Rhizome Wins a $1 Million Mellon Foundation Grant to Archive the Internet
The platform will be used to develop Rhizome's tool Webrecorder.
Rhizome’s efforts to champion digital art and culture are getting a major boost from the Andrew W. Mellon Foundation, which has just announced a $1 million grant to the organization, the largest gift in its history.
The two-year grant will be used to improve Webrecorder, Rhizome’s platform for creating archival copies of websites. It was launched in 2015 with the help of a $600,000 grant, also from the Mellon Foundation. (This was, at the time, also the largest grant Rhizome had ever received.)
“The things we create and discover and share online—from embedded videos to social media profiles—are often lost, or become unrecognizable with the passage of time,” Rhizome’s artistic director Michael Connor said when the project first launched. He called Webrecorder “a major step towards addressing this, and improving digital social memory for all.”
But the tool isn’t just for your decade-old Tumblr or obsolete Vine. Rhizome, for instance, uses Webrecorder to preserve and present digital art.
Indeed, with the rapid development of new online technology, both websites and digital art can quickly become obsolete. New York’s Guggenheim Museum learned this the hard way when it set out to restore Shu Lea Cheang′s Brandon (1998–99), the first online artwork in the institution’s collection. Because the work was built with outdated code, the conservation process proved long and arduous. The restoration, completed last year, makes it once again possible to access an important repository of LGBTQ+ discourse and culture.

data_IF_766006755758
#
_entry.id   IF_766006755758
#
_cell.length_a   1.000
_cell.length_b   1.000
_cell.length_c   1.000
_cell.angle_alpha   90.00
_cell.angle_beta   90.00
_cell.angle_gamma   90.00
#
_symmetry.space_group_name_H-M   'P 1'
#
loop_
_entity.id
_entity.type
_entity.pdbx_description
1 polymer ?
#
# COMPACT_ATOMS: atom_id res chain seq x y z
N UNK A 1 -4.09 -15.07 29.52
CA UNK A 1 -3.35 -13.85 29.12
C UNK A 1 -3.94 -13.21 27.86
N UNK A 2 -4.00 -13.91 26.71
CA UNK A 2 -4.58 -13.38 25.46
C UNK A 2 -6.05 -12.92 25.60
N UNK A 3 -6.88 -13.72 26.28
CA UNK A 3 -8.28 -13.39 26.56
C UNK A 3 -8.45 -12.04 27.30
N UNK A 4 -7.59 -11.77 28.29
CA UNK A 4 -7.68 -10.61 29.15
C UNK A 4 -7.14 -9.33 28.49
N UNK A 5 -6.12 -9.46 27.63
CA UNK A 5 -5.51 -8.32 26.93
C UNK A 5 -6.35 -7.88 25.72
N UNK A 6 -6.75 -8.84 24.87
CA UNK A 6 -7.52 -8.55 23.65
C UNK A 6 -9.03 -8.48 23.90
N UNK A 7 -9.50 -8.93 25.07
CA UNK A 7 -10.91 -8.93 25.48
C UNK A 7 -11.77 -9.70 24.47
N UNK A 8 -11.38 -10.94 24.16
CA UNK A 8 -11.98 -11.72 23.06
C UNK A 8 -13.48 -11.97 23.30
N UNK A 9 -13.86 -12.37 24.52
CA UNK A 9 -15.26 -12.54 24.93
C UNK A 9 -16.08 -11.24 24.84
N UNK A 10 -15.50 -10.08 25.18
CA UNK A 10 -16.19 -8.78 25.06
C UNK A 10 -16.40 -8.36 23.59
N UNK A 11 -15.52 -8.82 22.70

Webrecorder has been adopted by institutions including New York’s New Museum (with which Rhizome has been affiliated with since 2003), as well as the Frick Art Reference Library in New York, the Posters Network at the Victoria and Albert Museum in London, and the studio of artist Cory Arcangel.
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